Get Up Off Your Ass

Healey believes the key to attaining that state is to take a “whole day” approach to physical activity and try to incorporate movement across the day, not just when you go to workout. “Since incidental movements make up the bulk of energy expenditure for the average person, every little bit helps.  She also suggests incorporating less-expensive technologies such as using height-adjustable desks and moving bins and printers to central locations. “Exercise has been engineered out of our lives,” explains Levine, “and we have to re-engineer our work, school and home environments to render active living the option of choice.” The bottom line, says Clark, is that it’s “not healthy for a person to exercise one hour a day and sit the rest of the time.”

Some Helpful Tips to Keep You Moving

Not every profession will have the luxury of getting time away from the shackles of their office chair, nor will every person get up from their couch at night during commercial breaks thanks to DVR technology. But the less time spent sitting and the more time spent moving will have a great health benefit and make exercise work that much better for you.  Here are a few helpful hints:

At the Office:

  • Get up and walk around when answering phone calls
  • Deliver messages personally instead of email
  • Give yourself a stand up and stretch break every 20 minutes or so.  Even the act of standing and resulting redistribution of blood flow  may encourage better thought processes and increase energy
  • Take a bathroom break every 45 minutes to one hour even if you don’t have to go.  Refill your water bottle or just go to get a breath of fresh air.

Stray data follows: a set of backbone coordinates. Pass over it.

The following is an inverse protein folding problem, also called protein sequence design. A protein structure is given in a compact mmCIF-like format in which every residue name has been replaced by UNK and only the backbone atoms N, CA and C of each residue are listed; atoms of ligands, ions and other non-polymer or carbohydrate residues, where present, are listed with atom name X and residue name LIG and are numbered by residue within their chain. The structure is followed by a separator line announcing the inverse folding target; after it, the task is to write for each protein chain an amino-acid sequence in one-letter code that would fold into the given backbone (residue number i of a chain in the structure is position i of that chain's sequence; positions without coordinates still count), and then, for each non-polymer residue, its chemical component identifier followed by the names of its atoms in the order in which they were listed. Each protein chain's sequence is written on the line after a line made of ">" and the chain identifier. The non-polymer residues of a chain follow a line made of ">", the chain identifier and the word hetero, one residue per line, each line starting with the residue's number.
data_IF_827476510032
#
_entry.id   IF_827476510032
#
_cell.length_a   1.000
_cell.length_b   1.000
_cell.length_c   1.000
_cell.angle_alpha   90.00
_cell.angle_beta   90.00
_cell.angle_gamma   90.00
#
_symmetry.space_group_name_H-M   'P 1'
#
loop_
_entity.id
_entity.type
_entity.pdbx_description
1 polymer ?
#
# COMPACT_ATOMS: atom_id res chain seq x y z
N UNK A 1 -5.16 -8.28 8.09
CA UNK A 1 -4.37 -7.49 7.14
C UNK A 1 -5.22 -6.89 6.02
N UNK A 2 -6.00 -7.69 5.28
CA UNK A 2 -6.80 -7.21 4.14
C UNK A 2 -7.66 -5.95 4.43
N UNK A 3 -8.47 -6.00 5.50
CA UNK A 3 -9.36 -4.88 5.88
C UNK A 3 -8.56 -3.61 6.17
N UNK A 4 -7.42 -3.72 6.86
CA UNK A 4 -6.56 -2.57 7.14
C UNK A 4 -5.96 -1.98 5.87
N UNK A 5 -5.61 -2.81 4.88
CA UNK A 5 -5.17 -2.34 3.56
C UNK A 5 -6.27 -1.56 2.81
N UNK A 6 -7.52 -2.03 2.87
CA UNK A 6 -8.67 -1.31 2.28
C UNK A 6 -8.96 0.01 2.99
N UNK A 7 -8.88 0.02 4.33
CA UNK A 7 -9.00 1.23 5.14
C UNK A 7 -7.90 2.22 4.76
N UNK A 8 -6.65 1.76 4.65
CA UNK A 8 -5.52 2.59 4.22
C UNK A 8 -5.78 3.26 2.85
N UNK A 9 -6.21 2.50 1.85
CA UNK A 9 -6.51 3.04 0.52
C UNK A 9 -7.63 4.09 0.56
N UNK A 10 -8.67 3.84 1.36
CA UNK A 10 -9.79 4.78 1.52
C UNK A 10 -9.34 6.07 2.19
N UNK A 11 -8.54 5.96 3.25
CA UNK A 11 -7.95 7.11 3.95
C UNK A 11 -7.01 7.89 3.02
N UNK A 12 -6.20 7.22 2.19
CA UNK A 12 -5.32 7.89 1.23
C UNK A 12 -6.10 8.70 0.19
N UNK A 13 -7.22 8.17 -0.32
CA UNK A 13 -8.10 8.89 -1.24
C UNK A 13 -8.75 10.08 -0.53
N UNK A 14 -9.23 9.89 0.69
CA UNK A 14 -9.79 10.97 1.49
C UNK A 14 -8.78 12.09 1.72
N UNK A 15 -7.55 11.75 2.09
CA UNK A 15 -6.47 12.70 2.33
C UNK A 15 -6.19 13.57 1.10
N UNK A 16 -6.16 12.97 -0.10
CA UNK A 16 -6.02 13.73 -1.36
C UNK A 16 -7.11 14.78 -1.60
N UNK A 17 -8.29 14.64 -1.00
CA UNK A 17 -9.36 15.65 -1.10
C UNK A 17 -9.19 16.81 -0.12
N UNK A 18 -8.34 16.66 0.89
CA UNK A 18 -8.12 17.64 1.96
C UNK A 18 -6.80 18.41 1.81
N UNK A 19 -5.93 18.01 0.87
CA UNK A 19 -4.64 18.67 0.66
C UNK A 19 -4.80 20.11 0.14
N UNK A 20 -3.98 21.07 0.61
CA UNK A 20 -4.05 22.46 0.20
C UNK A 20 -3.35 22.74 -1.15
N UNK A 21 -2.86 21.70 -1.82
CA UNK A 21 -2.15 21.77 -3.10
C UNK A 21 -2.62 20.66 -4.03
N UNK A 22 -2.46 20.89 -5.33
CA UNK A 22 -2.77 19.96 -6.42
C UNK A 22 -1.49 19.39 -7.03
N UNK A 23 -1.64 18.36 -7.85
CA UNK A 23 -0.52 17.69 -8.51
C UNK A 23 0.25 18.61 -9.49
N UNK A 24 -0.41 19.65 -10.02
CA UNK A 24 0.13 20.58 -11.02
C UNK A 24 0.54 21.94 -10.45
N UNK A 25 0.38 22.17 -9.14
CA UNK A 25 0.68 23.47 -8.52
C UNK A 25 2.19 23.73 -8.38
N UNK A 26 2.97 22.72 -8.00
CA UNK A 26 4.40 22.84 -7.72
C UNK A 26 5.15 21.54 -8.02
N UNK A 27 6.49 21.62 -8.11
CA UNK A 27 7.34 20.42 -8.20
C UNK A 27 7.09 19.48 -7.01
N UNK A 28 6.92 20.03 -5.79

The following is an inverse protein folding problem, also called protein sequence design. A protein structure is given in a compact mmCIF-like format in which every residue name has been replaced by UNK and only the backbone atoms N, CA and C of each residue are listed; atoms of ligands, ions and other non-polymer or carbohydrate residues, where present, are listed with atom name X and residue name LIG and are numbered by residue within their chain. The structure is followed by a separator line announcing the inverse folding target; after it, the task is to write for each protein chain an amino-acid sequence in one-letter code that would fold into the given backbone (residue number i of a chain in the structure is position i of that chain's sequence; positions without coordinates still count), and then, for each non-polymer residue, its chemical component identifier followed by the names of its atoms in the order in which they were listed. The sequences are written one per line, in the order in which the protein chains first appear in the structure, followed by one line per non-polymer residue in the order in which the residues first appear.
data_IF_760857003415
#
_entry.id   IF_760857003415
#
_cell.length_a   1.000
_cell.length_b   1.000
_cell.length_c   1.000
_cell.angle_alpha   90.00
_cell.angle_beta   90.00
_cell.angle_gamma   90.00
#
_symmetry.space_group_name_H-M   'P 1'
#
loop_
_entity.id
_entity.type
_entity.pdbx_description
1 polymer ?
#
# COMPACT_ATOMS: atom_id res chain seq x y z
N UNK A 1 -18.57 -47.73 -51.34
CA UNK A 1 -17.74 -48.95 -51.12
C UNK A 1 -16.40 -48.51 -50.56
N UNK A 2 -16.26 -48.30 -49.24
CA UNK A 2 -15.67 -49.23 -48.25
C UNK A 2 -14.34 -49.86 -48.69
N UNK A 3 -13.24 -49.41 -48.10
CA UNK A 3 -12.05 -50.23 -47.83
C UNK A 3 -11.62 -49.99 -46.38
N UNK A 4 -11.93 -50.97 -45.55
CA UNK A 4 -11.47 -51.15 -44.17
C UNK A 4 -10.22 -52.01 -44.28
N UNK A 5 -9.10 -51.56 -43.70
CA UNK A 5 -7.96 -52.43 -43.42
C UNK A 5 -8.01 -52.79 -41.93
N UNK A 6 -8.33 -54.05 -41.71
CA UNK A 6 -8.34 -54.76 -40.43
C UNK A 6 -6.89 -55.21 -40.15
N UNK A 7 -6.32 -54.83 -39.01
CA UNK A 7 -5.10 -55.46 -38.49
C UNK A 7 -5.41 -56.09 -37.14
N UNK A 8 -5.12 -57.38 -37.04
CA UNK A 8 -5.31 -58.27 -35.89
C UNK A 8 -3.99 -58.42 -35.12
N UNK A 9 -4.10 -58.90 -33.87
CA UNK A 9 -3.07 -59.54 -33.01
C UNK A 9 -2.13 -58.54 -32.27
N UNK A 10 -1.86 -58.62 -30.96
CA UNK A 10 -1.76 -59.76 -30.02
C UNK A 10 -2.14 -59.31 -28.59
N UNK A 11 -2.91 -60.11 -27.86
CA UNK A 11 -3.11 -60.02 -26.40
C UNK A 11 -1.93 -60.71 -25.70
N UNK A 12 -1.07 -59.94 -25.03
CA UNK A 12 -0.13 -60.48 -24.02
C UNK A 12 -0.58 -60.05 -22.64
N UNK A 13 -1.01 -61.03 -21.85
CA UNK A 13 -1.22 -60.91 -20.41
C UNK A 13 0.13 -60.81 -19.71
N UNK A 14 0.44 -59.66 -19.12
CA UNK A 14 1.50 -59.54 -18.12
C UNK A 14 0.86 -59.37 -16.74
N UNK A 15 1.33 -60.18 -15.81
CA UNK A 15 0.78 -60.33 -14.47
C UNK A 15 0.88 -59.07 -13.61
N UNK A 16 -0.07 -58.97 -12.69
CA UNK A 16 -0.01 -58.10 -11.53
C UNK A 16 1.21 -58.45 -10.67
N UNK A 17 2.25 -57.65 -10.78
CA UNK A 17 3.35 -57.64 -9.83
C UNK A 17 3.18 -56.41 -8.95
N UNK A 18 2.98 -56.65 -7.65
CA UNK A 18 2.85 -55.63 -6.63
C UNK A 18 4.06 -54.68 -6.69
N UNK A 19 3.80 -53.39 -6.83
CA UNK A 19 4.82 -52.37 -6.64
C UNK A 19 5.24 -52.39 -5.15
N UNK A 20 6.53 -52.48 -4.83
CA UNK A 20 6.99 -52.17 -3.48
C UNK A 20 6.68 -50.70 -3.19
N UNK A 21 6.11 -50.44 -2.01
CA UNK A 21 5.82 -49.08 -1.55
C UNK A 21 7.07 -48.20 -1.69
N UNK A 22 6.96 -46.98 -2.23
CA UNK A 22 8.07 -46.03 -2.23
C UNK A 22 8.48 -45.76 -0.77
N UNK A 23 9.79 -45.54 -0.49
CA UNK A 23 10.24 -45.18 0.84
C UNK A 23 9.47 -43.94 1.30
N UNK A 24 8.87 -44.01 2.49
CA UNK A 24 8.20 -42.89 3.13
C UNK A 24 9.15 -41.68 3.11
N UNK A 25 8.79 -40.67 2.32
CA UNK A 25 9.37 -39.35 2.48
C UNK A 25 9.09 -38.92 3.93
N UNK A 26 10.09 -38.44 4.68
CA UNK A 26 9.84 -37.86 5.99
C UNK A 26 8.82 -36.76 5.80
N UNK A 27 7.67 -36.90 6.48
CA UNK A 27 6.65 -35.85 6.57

At Home

  • Allow yourself time to unwind but also plan breaks to get up and go refill water, go to the bathroom, etc.
  • Workout while watching TV. (I know many people who have exercise equipment with TV viewing made convenient)
  • Select only certain evening to watch TV and keep it to a minimum

Til next time, train smart, eat well, and be better.

Defeating Back Pain at the Office

back painIt’s only Monday and you’re already wishing it was Friday. Sound too familiar? Is work really that bad or is it that you just don’t enjoy what you’re doing? Or is it perhaps that the cause of your anguish really has nothing to do with your job, your career, or your colleagues? Chances are, the one thing that can make any work seem a lot worse than it actually is the one thing you take to work and even take it back home with you. I’m talking of course about your back.

Most of us take our back health for granted until the day that it causes great discomfort.  To this day, back pain is the number one reason why people make appointments to see their doctors, and in most cases, not until the pain has become unbearable.  Identifying back pain is easy and can range from dull, nagging aches, to stiffness, to unexpected sudden twinges or spasms. The more difficult part, but most critical, is being able to identify how you developed the back pain in the first place.

Some common presumed causes of back pain would be picking up a heavy object improperly, bending over awkwardly to pick up something that was dropped, or sleeping in a goofy position.  While all of those causes could certainly lead to back pain, they were more the proverbial “stick that broke the camel’s back” of poor body mechanics and muscle imbalances. After a while, something has to give.  The real culprit in the imbalances we experience is not just from all the sitting, standing, or lifting we may do at work, but how our bodies have to adapt to all of the sitting, standing, or lifting.